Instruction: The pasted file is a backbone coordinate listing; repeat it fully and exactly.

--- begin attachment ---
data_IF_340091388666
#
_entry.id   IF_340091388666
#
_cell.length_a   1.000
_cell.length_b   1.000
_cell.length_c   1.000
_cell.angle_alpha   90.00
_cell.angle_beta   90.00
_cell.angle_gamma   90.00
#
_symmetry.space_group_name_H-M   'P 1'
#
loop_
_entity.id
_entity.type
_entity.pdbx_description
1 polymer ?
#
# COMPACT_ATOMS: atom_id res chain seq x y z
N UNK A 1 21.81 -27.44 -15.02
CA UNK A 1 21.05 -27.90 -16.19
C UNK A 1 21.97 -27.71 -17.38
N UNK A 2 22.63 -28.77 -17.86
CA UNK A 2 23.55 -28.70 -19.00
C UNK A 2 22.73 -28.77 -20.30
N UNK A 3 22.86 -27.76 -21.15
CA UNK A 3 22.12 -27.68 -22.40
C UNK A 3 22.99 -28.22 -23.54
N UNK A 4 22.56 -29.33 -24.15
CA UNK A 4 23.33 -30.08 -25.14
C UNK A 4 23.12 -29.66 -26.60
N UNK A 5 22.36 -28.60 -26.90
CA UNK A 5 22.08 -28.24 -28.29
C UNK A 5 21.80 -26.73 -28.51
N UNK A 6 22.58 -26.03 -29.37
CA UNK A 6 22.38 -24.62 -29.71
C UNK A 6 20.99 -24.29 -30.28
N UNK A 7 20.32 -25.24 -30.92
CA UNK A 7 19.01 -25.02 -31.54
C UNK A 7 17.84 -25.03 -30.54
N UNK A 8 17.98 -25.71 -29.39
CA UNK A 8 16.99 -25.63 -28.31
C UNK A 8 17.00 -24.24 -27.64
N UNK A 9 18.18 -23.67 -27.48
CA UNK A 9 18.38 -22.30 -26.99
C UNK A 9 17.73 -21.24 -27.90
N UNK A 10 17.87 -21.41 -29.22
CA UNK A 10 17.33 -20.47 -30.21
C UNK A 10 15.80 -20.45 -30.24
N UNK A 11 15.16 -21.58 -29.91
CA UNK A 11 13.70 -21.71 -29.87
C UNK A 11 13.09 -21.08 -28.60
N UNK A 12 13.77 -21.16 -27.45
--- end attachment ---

data_IF_340091388666
#
_entry.id   IF_340091388666
#
_cell.length_a   1.000
_cell.length_b   1.000
_cell.length_c   1.000
_cell.angle_alpha   90.00
_cell.angle_beta   90.00
_cell.angle_gamma   90.00
#
_symmetry.space_group_name_H-M   'P 1'
#
loop_
_entity.id
_entity.type
_entity.pdbx_description
1 polymer ?
#
# COMPACT_ATOMS: atom_id res chain seq x y z
N UNK A 1 21.81 -27.44 -15.02
CA UNK A 1 21.05 -27.90 -16.19
C UNK A 1 21.97 -27.71 -17.38
N UNK A 2 22.63 -28.77 -17.86
CA UNK A 2 23.55 -28.70 -19.00
C UNK A 2 22.73 -28.77 -20.30
N UNK A 3 22.86 -27.76 -21.15
CA UNK A 3 22.12 -27.68 -22.40
C UNK A 3 22.99 -28.22 -23.54
N UNK A 4 22.56 -29.33 -24.15
CA UNK A 4 23.33 -30.08 -25.14
C UNK A 4 23.12 -29.66 -26.60
N UNK A 5 22.36 -28.60 -26.90
CA UNK A 5 22.08 -28.24 -28.29
C UNK A 5 21.80 -26.73 -28.51
N UNK A 6 22.58 -26.03 -29.37
CA UNK A 6 22.38 -24.62 -29.71
C UNK A 6 20.99 -24.29 -30.28
N UNK A 7 20.32 -25.24 -30.92
CA UNK A 7 19.01 -25.02 -31.54
C UNK A 7 17.84 -25.03 -30.54
N UNK A 8 17.98 -25.71 -29.39
CA UNK A 8 16.99 -25.63 -28.31
C UNK A 8 17.00 -24.24 -27.64
N UNK A 9 18.18 -23.67 -27.48
CA UNK A 9 18.38 -22.30 -26.99
C UNK A 9 17.73 -21.24 -27.90
N UNK A 10 17.87 -21.41 -29.22
CA UNK A 10 17.33 -20.47 -30.21
C UNK A 10 15.80 -20.45 -30.24
N UNK A 11 15.16 -21.58 -29.91
CA UNK A 11 13.70 -21.71 -29.87
C UNK A 11 13.09 -21.08 -28.60
N UNK A 12 13.77 -21.16 -27.45